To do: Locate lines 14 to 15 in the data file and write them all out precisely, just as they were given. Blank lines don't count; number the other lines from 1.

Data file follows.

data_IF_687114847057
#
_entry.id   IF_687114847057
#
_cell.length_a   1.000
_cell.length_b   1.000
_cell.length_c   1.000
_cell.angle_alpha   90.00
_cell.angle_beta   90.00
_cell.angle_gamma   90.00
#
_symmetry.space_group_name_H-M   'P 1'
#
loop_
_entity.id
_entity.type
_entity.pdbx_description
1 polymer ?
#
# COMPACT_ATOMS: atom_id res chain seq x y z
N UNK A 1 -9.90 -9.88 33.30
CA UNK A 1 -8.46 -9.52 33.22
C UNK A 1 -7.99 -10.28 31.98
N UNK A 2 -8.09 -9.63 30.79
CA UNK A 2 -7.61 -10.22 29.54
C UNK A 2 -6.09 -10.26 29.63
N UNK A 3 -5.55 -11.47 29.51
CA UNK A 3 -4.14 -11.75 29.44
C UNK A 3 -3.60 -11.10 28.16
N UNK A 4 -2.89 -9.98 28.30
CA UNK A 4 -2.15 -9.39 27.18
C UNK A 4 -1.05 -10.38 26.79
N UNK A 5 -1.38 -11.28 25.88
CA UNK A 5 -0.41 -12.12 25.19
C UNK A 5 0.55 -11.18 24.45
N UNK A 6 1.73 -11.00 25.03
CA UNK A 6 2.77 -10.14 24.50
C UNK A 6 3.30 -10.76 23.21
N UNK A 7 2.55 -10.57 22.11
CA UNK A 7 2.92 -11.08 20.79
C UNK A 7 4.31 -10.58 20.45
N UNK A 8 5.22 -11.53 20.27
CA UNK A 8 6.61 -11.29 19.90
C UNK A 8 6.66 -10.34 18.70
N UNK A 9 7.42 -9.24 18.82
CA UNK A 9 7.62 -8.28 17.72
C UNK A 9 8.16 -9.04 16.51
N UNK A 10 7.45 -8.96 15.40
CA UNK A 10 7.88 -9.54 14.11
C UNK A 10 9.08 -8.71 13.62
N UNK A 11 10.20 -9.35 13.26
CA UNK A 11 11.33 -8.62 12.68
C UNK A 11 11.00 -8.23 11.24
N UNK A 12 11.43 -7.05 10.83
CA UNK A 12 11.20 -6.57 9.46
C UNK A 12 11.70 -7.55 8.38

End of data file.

loop_
_entity.id